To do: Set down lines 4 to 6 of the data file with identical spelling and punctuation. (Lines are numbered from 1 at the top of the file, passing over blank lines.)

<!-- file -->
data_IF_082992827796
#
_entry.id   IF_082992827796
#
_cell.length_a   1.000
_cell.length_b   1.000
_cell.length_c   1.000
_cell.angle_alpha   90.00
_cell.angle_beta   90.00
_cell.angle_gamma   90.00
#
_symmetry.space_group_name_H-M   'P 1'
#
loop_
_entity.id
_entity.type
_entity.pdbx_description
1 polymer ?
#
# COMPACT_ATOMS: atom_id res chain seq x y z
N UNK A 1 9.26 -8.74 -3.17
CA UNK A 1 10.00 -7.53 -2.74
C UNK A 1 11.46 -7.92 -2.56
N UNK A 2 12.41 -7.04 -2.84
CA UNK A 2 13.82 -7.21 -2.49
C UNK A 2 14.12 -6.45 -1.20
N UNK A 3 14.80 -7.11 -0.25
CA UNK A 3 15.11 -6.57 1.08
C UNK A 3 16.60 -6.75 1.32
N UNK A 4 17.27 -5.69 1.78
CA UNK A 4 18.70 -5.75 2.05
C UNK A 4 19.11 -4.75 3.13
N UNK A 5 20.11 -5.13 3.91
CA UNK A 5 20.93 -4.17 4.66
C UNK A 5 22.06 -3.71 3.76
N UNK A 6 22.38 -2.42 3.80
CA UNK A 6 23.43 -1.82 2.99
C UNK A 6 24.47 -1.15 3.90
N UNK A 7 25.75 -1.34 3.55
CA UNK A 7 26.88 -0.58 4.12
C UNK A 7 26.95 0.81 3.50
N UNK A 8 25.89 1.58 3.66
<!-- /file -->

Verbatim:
#
_cell.length_a   1.000
_cell.length_b   1.000